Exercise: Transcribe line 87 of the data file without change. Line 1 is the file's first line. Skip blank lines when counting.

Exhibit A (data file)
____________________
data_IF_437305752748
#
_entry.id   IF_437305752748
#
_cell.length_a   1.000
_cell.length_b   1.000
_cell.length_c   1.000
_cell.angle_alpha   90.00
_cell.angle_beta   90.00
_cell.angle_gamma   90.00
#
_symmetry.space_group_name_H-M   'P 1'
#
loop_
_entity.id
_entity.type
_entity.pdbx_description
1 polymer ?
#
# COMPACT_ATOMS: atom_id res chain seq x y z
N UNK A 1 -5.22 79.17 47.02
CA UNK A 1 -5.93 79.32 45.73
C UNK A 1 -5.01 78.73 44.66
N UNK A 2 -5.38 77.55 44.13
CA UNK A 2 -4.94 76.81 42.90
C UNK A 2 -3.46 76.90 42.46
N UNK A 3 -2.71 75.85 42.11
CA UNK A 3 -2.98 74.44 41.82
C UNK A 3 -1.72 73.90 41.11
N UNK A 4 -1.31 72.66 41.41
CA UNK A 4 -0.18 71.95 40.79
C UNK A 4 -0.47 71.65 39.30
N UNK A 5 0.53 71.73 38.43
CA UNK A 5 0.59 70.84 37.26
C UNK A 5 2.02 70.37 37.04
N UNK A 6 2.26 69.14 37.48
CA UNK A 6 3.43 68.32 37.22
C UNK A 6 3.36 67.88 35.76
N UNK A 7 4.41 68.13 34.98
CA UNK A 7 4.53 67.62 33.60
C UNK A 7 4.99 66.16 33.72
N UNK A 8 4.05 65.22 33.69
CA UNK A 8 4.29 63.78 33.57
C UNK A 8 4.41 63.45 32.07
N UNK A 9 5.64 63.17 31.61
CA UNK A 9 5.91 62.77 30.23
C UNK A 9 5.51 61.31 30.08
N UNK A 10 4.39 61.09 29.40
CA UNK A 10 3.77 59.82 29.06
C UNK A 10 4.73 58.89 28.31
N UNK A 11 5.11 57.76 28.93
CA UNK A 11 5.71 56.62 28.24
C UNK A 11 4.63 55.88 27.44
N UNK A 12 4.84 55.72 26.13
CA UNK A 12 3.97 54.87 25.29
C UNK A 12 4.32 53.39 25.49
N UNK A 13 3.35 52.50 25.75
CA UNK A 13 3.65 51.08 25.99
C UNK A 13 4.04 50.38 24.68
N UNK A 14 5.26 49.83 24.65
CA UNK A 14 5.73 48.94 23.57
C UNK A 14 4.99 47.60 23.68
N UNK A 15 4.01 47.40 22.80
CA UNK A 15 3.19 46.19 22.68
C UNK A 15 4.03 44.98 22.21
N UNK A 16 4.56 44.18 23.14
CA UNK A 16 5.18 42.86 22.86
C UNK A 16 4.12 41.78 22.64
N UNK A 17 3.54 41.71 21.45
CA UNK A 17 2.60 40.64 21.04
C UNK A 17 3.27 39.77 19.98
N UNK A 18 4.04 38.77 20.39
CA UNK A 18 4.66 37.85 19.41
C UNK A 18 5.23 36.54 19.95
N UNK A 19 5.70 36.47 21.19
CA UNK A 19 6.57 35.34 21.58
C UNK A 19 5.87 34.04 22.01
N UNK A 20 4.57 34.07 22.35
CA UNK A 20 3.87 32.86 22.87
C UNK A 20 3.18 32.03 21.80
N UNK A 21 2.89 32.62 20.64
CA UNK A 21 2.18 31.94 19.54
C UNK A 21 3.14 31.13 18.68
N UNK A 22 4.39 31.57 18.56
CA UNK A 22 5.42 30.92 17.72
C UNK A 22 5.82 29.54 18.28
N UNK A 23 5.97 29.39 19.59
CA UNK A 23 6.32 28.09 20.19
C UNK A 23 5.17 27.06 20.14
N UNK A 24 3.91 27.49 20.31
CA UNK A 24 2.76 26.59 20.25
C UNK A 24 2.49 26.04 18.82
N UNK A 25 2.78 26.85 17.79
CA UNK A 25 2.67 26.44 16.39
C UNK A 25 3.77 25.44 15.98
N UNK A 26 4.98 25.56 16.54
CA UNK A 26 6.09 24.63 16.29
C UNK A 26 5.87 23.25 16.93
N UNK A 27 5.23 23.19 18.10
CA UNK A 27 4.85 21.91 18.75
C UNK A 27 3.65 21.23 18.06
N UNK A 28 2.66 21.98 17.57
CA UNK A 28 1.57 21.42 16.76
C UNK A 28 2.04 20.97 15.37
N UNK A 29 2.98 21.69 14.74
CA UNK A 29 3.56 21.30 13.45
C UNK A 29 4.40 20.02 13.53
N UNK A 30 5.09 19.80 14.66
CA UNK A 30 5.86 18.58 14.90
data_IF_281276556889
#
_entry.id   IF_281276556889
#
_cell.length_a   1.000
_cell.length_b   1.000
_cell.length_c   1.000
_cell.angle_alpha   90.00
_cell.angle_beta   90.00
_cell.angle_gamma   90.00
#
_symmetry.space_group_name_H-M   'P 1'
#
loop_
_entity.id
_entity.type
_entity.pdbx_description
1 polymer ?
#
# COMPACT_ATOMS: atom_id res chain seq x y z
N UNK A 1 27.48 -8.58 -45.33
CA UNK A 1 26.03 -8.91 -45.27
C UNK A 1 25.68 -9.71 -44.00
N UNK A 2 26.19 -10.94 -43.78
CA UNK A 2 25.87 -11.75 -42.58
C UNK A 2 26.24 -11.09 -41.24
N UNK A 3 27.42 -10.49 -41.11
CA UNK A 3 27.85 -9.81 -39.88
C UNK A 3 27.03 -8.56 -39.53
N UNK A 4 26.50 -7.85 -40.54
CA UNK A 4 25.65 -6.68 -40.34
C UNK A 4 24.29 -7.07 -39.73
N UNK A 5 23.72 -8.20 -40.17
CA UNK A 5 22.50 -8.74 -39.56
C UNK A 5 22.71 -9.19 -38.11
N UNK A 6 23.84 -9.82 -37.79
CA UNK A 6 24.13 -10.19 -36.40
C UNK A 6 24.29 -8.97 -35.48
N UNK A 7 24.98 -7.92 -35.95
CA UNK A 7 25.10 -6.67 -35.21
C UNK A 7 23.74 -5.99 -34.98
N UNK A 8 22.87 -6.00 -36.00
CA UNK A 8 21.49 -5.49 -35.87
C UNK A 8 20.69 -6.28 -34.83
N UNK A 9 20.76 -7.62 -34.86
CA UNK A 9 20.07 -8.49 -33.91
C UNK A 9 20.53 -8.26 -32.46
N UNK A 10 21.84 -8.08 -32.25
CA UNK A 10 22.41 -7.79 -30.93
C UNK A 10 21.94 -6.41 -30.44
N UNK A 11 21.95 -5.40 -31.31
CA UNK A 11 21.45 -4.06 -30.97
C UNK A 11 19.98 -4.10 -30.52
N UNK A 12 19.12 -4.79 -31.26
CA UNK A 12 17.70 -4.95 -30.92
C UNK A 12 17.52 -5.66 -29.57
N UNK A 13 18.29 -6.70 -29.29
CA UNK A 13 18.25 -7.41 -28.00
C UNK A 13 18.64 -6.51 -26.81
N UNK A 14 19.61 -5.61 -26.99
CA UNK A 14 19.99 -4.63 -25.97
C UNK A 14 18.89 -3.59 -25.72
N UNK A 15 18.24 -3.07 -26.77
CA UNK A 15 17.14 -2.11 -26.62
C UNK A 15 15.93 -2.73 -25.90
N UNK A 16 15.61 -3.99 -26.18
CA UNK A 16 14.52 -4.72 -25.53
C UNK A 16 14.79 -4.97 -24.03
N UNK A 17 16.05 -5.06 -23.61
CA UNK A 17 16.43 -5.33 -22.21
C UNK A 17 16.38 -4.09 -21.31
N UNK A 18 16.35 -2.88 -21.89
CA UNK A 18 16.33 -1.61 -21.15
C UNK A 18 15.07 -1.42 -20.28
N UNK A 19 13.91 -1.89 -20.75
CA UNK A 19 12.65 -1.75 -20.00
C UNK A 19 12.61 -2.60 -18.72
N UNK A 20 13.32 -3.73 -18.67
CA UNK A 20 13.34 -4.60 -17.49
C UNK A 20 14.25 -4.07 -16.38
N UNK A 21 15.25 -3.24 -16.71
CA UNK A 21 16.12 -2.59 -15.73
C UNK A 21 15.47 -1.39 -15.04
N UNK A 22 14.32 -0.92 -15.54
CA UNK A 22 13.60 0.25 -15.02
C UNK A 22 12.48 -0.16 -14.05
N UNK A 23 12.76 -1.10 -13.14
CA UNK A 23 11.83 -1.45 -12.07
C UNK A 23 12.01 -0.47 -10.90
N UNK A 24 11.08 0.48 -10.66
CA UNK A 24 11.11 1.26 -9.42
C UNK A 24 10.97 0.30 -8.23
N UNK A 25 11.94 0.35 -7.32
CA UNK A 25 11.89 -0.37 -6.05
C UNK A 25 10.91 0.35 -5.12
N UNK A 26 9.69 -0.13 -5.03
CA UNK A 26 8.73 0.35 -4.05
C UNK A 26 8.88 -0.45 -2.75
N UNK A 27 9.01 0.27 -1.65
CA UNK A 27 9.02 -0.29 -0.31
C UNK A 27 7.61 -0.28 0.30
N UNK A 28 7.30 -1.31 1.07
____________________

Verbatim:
N UNK A 23 5.97 29.39 19.59